- Too much grease on the splines (as explained in the first question, this can be used to quiet your hub down, but should be removed after a while)
- Loose engagement ring (very rare, you almost never have to even consider it, but it is good to note it here)
- Broken driver (only very rarely will it result in this
feeling, most of the time, you will just feel it snap and have your driver freely rotate)
Open up the hub and check for all of these. A worn clutch will have splines that look rounded. Clean everything out and reassemble.
When my hub spins freely, it makes a grinding noise. Is this OK?
NO! Your bike should never make a grinding noise. This is usually the bearings (especially since freecoaster drive side bearings receive constant force, in the direction you do not want them to be taking it, and will wear more quickly). Take all of your bearings out. If they are unsealed, clean them with a good degreaser. If they are sealed, inspect the seals for damage or debris (if there is none and it continues after all other steps, then remove the seals with a small poker, spray out the bearings with an air compressor and degreaser, then repack the bearings). Grease the bearing seats in your drive shell (and driver, but that is not the issue if it is making the noise when spinning freely) and press in the bearings (with all of the internals in place of course). Then go back with a mallet (or hammer if you are careful and ensure that everything is in place. For unsealed hubs, make sure that your cone nuts and the races in the hub are smooth, free of debris, and strait. This should solve the problem. If not, then look to the internals to see if there is any rubbing there, and send me an e-mail.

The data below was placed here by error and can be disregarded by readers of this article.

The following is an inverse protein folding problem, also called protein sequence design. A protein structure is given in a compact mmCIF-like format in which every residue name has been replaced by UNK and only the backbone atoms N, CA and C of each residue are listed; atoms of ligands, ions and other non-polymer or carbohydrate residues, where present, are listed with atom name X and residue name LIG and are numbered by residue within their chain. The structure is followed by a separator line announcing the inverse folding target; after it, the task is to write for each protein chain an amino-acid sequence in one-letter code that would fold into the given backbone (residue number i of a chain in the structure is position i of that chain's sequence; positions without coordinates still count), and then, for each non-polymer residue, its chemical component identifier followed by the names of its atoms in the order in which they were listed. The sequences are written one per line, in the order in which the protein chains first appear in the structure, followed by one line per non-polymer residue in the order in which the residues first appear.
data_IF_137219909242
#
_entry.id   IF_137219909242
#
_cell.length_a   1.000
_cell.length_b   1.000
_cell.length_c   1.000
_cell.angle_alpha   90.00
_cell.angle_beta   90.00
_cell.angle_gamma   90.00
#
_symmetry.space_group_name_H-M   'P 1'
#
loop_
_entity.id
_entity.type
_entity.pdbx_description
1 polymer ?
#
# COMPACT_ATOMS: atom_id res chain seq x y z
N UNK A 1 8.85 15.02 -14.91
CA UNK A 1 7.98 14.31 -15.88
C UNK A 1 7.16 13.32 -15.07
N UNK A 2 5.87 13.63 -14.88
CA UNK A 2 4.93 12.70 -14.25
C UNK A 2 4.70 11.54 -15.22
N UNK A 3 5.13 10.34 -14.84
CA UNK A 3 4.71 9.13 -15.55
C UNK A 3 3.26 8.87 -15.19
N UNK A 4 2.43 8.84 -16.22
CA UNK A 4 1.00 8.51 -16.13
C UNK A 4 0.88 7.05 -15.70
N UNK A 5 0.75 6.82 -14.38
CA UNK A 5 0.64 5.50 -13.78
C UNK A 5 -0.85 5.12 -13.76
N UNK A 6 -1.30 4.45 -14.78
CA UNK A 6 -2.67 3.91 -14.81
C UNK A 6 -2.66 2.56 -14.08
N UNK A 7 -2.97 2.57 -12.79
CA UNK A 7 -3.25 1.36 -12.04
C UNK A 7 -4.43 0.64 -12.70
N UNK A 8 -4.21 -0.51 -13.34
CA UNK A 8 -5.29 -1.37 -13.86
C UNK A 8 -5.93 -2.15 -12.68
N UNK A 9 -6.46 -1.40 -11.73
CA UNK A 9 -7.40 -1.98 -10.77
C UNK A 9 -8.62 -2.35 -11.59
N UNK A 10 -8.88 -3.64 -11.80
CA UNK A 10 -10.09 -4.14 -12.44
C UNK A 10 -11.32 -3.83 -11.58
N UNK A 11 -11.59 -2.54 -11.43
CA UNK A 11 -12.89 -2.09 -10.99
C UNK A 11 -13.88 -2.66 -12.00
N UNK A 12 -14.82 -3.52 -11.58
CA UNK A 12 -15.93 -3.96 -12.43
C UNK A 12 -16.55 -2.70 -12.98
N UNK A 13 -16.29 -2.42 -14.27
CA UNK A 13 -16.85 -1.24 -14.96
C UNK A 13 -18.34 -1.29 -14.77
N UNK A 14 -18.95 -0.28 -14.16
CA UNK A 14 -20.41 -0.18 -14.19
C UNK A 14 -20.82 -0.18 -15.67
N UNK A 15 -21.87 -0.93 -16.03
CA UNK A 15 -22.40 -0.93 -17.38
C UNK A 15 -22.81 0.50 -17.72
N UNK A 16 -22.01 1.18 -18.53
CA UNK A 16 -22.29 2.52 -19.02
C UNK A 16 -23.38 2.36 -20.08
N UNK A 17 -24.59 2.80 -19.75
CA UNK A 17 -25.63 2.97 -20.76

My hub just feels weird… what could it be?
These are just some things that can cause odd feelings in the performance of the hub:
- Bent axle. Causes damage to the bearings, prevents the driver/clutch interface from operating properly, prevents the clutch from lining up with the drive ring properly and prevents proper alignment with your dropouts (which can cause slipping and frame damage).
- Twisted driver. Does not happen often now because most drives are hardened steel, so they are much less likely to bend or twist. But this used to be a major problem (especially on 3/8” axle hubs, because the driver thread diameter was much smaller and could not take the stresses as well). This can cause the clutch to not line up correctly (or move at all), higher friction, and just an over all bad feeling in the hub.
- Misassembled hub. If you are having trouble with your hub, take it apart. Reassemble it. Most times there is a problem it is because the hub was not assembled correctly (don’t feel bad, I have destroyed hubs with some of my assemblies. It is the only way you can get good at it, and understand how to solve problems). Check out the maintenance guides (I will try to get a poverty up soon, but just imagine it as a mix between an Odyssey and a KHE) and the specific pages for the hub.
- Broken spring. If your springs are broken your hub will be inconsistent, or not even work, or just feel like crap.
- There could be others, but those are the ones that are best asked in an e-mail (as I don’t know what they are yet)